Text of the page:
Want to know what makes a successful biotech startup? Techsauce speaks to one of the hot speakers at Techsauce Global Summit 2018, Thailand’s rising biotech star Kulika Chomvong on her success in the biotech sector and what scientists should know when it comes to setting up a startup.
Kulika is proof that it is alright to dream big and have that dream come true. Having successfully co-founded and taking the helm of Sugarlogix, a biotech company recreating human breast milk sugars as functional ingredients for gut health solutions, Kulika has become a rising star in the biotech field.
She is now working with BIOTEC in Thailand as a research scientist. Kulika received her PhD in microbiology from UC Berkeley and an chemical engineering degree from Wharton School of Business. Techsauce caught up with her to hear her story and what she expects for Techsauce Global Summit 2018.
Kulika says it took a of trial and error for her to discover her true passion for microbiology. After studying engineering she started studying biology and discovered her interest for microbes. She realized a lot can be done with the application of microbes.
I grew up in a family that never really forced me to study. They let me learn on my own. That’s where my product design started from. I never took tutoring. I was just in the dirt trying to make something.
During her PhD studies at UC Berkeley 7-8 years ago, bio energy was a big thing. Most companies invested in it to create new types of food by using plant biomass to create long chains of fiber.
Sugarlogix started out as a side project with her professor in the United States where they tried to create something new out of human milk sugar and make a business out of it. They discovered that human milk sugar is beneficial with good bacteria to fight off pathogens so they decided to bridge infant formula and human breast milk.
The startup created a project to sell directly to businesses for early life nutrition and for adults.
Kulika recently switched gears and heading back home to Thailand to join BIOTEC in March 2018.
It is strange coming from a position where I ran my own company to working with someone else. Looking back there were a lot points that could have done if I was not an owner of a business.
Now Kulika says she has more time to do science in the biotechnology division and she is still in the food and bio technology sector. Kulika is excited with what she is working on, but cannot say what it is yet.
Speaking about her current work, she says there is still much to do in terms of advancing biotechnology in Thailand and Southeast Asia.
Biotech is very new, maybe only 10-20 years old, but at least now there is a small community.
Kulika says investors need patience when it comes to science. Biotech is very far behind when compared to software and other types of startups because it is of different nature. It takes 2-3 years for a letter of intent and most investor are scared of that.
It is important to get the right kind of supporters (investors).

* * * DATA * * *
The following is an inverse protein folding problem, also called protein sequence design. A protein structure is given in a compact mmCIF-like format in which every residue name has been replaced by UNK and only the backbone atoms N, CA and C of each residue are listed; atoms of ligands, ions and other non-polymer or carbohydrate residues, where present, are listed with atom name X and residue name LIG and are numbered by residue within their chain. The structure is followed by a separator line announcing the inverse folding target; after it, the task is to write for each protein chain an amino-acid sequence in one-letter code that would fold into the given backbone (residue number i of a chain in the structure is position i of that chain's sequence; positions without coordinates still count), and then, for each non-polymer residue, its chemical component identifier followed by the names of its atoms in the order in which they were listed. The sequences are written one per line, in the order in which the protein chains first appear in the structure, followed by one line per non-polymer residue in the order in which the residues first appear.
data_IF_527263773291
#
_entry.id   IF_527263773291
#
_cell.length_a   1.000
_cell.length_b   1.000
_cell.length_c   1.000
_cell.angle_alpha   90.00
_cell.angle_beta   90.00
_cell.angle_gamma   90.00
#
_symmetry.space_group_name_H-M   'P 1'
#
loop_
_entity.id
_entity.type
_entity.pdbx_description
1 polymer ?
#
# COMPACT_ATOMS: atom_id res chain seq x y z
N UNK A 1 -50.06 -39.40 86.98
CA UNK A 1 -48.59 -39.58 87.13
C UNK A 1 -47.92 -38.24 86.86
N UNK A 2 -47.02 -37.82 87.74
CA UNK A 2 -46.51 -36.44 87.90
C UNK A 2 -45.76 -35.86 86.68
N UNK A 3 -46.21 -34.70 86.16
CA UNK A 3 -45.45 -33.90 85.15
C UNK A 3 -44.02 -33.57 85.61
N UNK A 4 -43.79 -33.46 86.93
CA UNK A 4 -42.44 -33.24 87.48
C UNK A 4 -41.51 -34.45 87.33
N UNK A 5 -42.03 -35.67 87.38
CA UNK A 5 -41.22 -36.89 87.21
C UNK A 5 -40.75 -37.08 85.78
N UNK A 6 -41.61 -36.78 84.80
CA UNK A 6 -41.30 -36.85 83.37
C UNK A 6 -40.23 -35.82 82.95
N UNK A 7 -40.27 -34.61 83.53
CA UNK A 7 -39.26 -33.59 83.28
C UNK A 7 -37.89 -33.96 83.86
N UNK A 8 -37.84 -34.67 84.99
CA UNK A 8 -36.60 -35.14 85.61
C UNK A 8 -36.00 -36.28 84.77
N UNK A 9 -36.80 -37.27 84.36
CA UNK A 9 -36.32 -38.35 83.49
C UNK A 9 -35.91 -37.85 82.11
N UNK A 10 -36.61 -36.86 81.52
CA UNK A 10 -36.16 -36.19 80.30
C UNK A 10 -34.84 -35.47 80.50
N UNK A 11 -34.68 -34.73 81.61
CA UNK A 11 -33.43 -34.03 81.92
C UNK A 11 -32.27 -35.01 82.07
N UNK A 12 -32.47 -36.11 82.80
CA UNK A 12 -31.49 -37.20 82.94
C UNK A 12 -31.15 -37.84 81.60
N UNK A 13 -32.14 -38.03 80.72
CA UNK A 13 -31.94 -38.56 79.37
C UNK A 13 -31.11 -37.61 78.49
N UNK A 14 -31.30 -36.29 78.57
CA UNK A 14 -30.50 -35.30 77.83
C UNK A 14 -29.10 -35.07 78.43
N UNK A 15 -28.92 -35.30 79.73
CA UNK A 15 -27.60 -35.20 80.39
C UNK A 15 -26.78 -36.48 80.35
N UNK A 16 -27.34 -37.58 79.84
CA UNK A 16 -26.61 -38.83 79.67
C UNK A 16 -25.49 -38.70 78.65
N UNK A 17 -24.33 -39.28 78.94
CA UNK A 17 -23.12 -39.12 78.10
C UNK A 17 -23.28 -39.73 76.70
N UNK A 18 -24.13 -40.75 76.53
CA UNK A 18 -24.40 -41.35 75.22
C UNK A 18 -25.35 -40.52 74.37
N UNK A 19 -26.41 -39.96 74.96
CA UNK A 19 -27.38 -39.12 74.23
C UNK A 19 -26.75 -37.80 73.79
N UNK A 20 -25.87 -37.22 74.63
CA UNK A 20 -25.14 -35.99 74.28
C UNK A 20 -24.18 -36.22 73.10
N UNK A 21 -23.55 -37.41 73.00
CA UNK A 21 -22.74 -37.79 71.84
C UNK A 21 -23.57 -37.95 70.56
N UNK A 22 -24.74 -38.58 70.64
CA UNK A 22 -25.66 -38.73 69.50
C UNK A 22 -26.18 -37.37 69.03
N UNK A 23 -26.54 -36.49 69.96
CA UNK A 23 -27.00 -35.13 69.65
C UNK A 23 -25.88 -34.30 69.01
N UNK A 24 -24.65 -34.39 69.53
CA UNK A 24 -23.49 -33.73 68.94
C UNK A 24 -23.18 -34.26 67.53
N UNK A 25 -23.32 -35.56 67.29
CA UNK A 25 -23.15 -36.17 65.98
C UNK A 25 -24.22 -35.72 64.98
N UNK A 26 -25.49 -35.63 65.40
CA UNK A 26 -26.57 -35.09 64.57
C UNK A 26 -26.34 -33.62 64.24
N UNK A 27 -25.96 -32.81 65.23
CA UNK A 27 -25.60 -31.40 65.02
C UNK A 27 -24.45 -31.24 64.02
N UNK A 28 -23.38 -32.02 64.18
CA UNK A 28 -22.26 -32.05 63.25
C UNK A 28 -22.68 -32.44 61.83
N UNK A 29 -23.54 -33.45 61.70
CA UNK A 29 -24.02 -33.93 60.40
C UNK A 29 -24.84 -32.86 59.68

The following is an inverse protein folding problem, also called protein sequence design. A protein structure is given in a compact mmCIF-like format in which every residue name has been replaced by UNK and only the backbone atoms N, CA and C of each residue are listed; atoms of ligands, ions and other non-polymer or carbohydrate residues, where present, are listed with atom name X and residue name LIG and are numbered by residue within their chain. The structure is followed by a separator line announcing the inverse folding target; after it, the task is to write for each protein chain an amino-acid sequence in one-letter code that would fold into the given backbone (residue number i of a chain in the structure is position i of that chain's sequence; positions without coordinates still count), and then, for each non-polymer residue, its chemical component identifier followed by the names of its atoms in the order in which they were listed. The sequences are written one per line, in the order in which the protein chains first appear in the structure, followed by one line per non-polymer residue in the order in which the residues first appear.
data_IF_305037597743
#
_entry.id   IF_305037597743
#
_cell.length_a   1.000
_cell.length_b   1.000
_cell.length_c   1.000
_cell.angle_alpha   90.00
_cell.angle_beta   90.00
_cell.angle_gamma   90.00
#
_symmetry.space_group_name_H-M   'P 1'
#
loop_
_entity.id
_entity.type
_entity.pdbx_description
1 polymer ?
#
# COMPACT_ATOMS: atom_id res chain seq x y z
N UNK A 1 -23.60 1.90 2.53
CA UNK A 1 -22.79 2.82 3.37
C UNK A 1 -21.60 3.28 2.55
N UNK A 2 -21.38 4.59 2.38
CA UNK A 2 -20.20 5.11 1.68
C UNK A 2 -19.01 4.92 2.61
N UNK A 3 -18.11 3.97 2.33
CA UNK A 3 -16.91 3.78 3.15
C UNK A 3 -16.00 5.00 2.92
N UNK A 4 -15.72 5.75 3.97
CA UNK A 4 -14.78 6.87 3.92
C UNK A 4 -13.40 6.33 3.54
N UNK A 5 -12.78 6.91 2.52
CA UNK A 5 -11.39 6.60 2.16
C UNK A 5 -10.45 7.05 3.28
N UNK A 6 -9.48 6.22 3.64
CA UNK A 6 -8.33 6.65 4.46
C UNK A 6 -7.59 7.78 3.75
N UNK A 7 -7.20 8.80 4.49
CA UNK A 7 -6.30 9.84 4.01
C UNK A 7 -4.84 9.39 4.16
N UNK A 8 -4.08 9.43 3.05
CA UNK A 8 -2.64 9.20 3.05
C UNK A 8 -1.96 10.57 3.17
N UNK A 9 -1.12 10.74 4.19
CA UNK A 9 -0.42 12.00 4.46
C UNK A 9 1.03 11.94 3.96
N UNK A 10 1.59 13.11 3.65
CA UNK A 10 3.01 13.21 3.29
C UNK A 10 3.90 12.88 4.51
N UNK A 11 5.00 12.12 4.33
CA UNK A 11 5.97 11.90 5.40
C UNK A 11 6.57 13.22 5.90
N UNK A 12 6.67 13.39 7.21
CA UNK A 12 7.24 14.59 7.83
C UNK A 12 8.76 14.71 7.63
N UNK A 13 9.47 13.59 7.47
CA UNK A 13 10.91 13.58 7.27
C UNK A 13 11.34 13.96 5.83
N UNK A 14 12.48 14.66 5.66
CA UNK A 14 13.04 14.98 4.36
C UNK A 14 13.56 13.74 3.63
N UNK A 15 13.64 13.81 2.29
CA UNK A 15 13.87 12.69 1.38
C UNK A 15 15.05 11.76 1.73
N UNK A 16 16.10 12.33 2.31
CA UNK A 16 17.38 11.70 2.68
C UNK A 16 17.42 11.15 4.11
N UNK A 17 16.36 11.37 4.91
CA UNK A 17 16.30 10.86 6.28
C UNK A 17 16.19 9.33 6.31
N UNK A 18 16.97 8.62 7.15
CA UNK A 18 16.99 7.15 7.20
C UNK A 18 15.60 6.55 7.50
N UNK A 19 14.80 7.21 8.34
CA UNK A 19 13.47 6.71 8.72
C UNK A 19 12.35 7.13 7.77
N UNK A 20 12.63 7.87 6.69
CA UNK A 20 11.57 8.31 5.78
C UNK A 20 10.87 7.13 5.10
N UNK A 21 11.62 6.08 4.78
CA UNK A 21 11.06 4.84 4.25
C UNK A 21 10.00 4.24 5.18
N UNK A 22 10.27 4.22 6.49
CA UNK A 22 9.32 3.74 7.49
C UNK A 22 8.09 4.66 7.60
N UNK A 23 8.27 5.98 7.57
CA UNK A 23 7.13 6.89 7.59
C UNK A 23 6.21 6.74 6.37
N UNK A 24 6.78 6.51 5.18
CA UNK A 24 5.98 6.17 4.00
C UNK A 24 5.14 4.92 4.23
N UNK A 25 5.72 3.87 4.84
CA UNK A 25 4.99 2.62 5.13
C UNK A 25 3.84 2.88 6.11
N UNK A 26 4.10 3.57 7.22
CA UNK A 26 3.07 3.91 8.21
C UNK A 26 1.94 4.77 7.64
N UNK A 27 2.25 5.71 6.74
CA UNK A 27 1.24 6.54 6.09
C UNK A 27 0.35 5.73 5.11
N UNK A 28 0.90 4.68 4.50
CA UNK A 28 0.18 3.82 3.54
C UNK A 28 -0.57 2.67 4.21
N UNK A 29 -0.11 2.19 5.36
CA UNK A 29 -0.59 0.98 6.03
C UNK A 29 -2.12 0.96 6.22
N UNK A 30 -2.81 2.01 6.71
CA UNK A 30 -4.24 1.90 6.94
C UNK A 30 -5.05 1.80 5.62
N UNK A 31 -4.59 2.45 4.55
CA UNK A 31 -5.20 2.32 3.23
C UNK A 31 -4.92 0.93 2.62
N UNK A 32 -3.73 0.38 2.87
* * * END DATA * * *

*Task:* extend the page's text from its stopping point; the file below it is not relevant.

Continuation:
For Sugarlogix success came from the right timing of things. It received a US grant based funding that required no equity which was a great start. Kulika the key was learning about business. The initial stages were still slow however with the company connecting with biotech accelerator Indy Bio in San Francisco.
Indy Bio helped kicked us off the ground. They helped turn scientists into entrepreneurs. They taught us how to go find customers. The program lasted four and a half months and was the best thing we could have done for the company.
In the science community a lot of time is taken to make sure everything is tested and researched. There is clash with this way of working when it comes to creating a business with science. Kulika says scientists need to adapt to working faster.
Speed is important. You have to move as fast as you can. It does not have to be perfect. You can go with a prototype.
This is not to say you move to fast to the point where you are prone to serious lawsuits, but fast enough to get your product out there while presenting the potential risks that could come with it. This is all to create a momentum for funding needed to initiate more research for the product.
As mentioned before it is not about working alone either. Scientists need come out of the comfort of their labs and meet with investors to create the right team to launch your product.
Kulika is excited for Techsauce Global Summit 2018 because getting the opportunity to talk to other scientists and investors in biotech is rare. It is gatherings like this where she benefited a lot from when she was in the United States. Kulika says there are still a lot to learn bout biotech and food tech.
Kulika is going to be one of the hot speakers at Techsauce Global Summit 2018 and will be at the FAB Stage (Food, Agriculture, and Bio Tech). Don’t miss your chance to meet her and others in the field!
Meet them all at Techsauce Global Summit 2018 on June 22-23, 2018 at Centara Grand Hotel, Bangkok! There will be 10 stages with over 150 topics discussed, workshops, and booths of different startups and corporates. The most important thing is you will be able to mingle with over 10,000 participants that include corporate representatives, investors, startups, and members of the media.
For corporates: http://summit.techsauce.co/corporate/index-th.php
For startups: http://summit.techsauce.co/startup/
For anyone: https://summit.techsauce.co/